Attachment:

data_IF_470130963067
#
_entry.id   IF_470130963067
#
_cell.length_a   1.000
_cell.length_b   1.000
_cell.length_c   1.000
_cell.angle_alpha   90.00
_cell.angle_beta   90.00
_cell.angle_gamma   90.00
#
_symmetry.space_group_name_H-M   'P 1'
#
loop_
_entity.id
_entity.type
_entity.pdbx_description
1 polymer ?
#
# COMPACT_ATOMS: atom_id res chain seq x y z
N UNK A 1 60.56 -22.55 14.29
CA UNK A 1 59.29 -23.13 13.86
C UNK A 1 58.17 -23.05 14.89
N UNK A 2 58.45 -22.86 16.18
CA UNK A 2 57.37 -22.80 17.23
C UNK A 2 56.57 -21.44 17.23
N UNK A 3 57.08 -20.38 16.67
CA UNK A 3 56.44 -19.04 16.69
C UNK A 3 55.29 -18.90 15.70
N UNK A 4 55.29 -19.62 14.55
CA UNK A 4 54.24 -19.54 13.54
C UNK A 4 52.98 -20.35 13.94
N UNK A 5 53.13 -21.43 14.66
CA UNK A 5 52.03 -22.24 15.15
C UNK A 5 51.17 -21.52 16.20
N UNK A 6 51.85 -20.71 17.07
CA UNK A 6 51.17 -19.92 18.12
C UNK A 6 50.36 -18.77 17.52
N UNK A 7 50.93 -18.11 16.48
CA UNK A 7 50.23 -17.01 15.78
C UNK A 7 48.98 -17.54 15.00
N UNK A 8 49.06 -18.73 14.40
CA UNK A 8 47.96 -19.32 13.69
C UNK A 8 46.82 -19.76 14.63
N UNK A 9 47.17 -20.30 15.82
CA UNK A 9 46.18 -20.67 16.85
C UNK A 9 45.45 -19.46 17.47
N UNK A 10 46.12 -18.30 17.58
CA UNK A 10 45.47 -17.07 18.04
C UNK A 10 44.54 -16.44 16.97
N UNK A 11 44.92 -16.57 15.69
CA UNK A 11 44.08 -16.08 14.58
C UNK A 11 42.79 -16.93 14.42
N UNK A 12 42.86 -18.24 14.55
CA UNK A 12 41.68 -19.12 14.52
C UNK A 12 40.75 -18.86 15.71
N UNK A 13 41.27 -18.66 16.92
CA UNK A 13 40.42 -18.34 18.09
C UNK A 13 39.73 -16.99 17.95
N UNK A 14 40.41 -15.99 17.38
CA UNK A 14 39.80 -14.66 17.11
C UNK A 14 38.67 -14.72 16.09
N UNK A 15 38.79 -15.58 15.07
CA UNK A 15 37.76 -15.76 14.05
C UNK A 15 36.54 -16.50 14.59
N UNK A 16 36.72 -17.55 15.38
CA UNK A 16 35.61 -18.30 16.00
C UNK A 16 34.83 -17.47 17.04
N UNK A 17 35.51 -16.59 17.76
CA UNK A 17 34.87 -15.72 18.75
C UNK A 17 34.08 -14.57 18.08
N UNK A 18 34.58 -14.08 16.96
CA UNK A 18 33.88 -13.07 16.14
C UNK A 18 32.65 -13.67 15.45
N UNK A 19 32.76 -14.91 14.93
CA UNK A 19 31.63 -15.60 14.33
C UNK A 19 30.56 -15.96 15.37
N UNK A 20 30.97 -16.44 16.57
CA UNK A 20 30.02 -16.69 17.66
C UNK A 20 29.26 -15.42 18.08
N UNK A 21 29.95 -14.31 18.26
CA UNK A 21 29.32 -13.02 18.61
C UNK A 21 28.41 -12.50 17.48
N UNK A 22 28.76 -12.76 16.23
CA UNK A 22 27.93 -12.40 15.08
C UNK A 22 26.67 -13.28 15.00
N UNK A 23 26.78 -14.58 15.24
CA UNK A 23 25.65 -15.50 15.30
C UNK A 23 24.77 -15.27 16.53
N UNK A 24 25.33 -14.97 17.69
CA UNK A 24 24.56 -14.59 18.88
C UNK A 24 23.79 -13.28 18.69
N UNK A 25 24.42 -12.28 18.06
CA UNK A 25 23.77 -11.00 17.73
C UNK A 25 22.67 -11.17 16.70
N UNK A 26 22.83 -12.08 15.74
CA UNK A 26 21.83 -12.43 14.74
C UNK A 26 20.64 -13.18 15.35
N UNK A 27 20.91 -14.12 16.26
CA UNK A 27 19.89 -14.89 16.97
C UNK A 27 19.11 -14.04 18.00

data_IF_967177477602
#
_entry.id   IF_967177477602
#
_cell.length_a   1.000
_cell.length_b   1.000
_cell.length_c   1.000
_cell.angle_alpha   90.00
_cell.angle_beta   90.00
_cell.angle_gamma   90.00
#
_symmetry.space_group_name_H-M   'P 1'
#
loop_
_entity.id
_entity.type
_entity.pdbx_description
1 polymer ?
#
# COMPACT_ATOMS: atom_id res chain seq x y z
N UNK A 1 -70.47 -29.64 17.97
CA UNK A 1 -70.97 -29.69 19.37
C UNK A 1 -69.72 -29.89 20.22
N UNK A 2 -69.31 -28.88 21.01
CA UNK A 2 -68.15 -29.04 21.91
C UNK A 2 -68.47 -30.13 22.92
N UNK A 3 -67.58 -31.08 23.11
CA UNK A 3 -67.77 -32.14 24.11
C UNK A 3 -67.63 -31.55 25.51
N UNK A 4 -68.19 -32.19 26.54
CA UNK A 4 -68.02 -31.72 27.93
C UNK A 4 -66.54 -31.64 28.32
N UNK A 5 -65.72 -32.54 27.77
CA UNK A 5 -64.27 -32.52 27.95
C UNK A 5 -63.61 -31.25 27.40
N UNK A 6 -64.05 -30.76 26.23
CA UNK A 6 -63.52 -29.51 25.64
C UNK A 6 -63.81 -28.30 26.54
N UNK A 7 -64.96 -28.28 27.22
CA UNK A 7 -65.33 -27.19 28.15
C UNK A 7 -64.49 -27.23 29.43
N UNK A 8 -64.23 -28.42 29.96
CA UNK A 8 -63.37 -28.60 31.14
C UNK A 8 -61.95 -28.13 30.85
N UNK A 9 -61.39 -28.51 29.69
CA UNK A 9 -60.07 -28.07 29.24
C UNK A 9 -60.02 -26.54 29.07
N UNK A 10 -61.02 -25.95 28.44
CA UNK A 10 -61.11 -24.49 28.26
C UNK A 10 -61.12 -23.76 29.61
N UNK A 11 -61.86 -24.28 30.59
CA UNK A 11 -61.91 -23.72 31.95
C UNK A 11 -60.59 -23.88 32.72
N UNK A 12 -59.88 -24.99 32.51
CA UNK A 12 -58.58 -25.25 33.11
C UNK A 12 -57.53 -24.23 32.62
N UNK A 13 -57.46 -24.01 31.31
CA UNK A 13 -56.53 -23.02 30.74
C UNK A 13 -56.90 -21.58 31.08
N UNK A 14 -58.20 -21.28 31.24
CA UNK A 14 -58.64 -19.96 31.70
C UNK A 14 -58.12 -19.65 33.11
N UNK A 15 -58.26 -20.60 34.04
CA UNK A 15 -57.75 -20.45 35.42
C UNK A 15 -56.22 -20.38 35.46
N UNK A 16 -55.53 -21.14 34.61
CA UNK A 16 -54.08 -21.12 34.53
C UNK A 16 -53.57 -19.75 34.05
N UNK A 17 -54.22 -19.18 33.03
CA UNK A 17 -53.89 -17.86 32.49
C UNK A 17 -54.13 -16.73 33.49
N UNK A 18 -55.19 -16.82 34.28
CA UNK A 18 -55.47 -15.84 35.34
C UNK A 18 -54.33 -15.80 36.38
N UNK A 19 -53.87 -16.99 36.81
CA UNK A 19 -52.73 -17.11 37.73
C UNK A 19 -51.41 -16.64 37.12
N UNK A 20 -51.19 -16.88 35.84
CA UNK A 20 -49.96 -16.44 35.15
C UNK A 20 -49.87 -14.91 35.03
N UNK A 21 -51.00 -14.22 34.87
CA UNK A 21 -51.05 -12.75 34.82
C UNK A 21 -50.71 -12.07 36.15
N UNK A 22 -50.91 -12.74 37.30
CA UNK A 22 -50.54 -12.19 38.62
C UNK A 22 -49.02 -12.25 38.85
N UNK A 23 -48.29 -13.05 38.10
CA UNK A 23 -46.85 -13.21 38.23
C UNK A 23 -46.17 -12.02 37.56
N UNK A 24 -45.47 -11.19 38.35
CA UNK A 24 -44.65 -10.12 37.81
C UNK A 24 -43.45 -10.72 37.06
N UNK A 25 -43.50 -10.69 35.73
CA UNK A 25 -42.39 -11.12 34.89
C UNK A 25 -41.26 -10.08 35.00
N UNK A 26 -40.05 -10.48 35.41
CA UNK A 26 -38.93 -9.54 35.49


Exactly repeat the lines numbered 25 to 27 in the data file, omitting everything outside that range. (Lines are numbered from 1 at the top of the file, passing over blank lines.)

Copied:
CA UNK A 2 57.37 -22.80 17.23
C UNK A 2 56.57 -21.44 17.23
N UNK A 3 57.08 -20.38 16.67